Mobile apps: The race is on

Federal agencies are looking for ways to accelerate the process for getting applications developed and into the field

When it comes to mobile application development, the clock is always running.

That’s how federal users are likely to see it anyway. Like it or not, their expectations have been shaped by the commercial world, where time to market is a do-or-die competitive factor.

And it’s more than just a matter of show. The rapid pace of application development has translated into previously unimaginable innovation as vendors race to respond to users’ needs. It’s gotten to the point where “there’s an app for that” has become a cliché.

Federal agencies cannot hope to keep pace because they must balance the desire for agility with the demands of the enterprise and assess each app in terms of security, network performance and user productivity.

All the same, they need to find ways to accelerate the process for getting applications developed and into the field so that they can realize increasing gains in innovation and productivity.

That’s the thinking at the National Geospatial-Intelligence Agency. In August, NGA solicited industry input on how to improve its application development process. One idea under consideration is a rolling solicitation for mobile apps, according to the request for information that was released in August.

At present, the agency typically orders the development of apps on an as-needed basis — the same way that most agencies have been doing business for years.

“While this may meet an immediate need, the government recognizes that it may not be the most effective or efficient means to develop or acquire apps and may not capitalize on the most innovative technologies and ideas,” the RFI states.

Under the new strategy, the agency would identify a number of key functional or mission areas, such as disaster response, and have an open solicitation for 12 months, during which vendors could submit their apps for consideration.

If a vendor’s app is approved, the company would be paid based on user downloads. The agency also would have the option of giving some vendors incentive payments for receiving high user ratings, according to the RFI.

The Army also is looking to take a more commercial approach to getting apps. Earlier this year, Army CIO Lt. Gen. Susan Lawrence announced the launch of the Army Software Marketplace prototype.

“The apps marketplace is at the center of Army efforts to radically reduce the time to deliver applications across the force,” Lawrence said in a statement.

As part of the initiative, Army officials plan to create new submission and approval processes that make it possible for Army members, organizations and third-party developers to provide applications for Army-wide use, Lawrence said.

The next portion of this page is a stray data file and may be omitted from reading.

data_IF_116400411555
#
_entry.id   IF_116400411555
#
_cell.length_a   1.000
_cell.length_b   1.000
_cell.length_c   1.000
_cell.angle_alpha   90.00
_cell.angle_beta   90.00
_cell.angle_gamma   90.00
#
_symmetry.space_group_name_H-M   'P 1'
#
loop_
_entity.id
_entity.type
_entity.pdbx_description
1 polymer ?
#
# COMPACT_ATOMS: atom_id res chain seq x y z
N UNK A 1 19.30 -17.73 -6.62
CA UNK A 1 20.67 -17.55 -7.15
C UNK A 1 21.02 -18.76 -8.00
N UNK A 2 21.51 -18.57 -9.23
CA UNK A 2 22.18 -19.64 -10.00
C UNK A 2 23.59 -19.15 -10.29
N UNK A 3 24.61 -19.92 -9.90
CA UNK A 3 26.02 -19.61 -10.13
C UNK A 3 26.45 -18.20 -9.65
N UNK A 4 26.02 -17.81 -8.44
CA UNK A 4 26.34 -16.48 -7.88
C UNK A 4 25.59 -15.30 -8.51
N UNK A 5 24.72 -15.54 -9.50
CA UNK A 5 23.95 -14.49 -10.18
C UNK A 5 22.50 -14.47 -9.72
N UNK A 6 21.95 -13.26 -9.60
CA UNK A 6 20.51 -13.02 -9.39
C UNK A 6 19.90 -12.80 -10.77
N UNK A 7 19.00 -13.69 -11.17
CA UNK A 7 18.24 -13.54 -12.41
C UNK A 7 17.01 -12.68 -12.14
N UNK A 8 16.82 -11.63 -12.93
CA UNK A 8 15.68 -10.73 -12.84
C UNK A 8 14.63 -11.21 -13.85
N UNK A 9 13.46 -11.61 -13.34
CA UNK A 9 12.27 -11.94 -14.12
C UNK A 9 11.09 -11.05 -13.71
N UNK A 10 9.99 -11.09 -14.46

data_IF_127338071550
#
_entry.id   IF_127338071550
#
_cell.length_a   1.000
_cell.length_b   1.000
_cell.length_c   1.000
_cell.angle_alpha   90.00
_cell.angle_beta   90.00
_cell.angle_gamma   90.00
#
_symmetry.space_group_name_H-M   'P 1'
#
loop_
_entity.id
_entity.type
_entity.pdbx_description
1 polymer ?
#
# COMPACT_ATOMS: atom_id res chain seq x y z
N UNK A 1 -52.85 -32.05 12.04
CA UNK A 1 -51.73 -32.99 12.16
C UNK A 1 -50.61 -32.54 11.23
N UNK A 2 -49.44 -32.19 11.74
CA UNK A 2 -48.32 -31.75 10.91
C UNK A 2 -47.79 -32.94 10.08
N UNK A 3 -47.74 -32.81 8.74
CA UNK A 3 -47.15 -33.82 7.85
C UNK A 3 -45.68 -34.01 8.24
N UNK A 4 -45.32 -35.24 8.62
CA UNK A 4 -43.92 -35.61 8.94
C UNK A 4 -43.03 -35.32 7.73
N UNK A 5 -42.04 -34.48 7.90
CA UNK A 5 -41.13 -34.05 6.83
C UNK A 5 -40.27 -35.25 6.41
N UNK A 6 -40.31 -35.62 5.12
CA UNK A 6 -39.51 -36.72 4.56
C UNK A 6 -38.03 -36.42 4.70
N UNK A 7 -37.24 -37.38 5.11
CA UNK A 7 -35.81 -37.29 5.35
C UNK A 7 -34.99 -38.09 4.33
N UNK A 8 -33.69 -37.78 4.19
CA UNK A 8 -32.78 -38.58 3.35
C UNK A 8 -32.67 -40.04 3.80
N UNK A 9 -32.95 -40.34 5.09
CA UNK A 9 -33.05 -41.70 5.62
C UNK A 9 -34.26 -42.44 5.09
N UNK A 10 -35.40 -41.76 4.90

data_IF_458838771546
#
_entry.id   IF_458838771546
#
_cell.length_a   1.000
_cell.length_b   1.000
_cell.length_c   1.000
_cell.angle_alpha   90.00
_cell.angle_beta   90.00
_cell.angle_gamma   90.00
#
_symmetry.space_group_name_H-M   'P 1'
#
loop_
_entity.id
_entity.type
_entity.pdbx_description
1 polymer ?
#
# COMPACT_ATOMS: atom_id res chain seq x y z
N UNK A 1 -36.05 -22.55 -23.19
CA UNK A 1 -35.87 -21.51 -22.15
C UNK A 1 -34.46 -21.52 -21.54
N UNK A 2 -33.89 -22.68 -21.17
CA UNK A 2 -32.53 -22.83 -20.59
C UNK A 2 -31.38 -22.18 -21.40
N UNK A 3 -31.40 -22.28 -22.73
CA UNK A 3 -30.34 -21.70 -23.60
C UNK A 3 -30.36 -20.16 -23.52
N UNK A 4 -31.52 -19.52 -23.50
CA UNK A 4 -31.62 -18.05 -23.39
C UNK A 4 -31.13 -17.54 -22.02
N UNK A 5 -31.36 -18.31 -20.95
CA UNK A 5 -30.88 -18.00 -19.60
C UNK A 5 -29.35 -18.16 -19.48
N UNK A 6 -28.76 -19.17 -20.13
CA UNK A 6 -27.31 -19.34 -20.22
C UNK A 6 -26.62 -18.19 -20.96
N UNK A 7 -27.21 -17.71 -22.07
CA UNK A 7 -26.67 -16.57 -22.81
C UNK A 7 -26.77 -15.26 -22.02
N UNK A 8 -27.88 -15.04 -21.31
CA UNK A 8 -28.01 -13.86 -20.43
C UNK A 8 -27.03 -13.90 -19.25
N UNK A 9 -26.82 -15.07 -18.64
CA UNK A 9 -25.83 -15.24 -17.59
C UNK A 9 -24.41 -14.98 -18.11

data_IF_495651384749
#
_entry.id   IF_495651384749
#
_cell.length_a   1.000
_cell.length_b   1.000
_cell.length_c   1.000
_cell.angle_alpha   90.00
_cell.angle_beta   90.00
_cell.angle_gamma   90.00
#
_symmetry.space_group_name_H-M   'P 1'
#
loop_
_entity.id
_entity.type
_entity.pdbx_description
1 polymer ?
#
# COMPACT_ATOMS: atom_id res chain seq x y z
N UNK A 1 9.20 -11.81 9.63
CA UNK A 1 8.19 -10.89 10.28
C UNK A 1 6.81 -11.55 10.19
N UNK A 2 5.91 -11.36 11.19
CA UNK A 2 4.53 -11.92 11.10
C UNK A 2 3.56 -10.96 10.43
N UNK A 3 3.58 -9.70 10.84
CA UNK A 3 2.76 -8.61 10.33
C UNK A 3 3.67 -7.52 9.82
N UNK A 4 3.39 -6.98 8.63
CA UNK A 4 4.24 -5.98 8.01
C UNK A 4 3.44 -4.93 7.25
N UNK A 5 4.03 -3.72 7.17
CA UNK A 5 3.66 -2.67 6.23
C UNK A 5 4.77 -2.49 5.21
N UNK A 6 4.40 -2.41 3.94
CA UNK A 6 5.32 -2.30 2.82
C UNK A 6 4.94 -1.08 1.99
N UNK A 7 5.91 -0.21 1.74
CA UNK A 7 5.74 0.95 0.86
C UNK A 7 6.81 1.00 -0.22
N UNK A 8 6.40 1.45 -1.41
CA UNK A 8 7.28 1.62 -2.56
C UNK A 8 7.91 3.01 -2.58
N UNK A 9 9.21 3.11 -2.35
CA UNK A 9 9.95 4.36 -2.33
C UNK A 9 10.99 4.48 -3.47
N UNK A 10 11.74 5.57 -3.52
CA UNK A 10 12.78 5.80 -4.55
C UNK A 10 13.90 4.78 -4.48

The Defense Department is taking an even broader perspective. As part of its Mobile Device Strategy, released in June, the department aims to revamp its approach to managing apps across their life cycle.

Like the Army, DOD is focused on certification processes, which address both security and performance requirements. DOD officials have realized that they need to streamline their standard application certification processes to provide for a more timely review of mobile apps.

But they are not stopping there. They also plan to scrutinize related processes for development, submission, management and compliance monitoring.

“DOD must provide an enterprise mobile application environment in alignment with industry best practices to support developers in quickly publishing mobile apps and users in quickly accessing those apps,” according to the strategy.

Organizations also might consider providing developers with a mobile enterprise application platform (MEAP), said Stacy Crook, a senior analyst for mobile enterprise research programs at IDC, an IT consulting firm based in Framingham, Mass.

A MEAP makes it easier to develop an application once to run across multiple mobile platforms, which can accelerate the deployment process, Crook said.

Likewise, a mobile application management solution, which often ties into mobile device management or MEAP solutions, can provide many core management and security functions.

About this Report

This report was commissioned by the Content Solutions unit, an independent editorial arm of 1105 Government Information Group. Specific topics are chosen in response to interest from the vendor community; however, sponsors are not guaranteed content contribution or review of content before publication. For more information about 1105 Government Information Group Content Solutions, please email us at [email protected]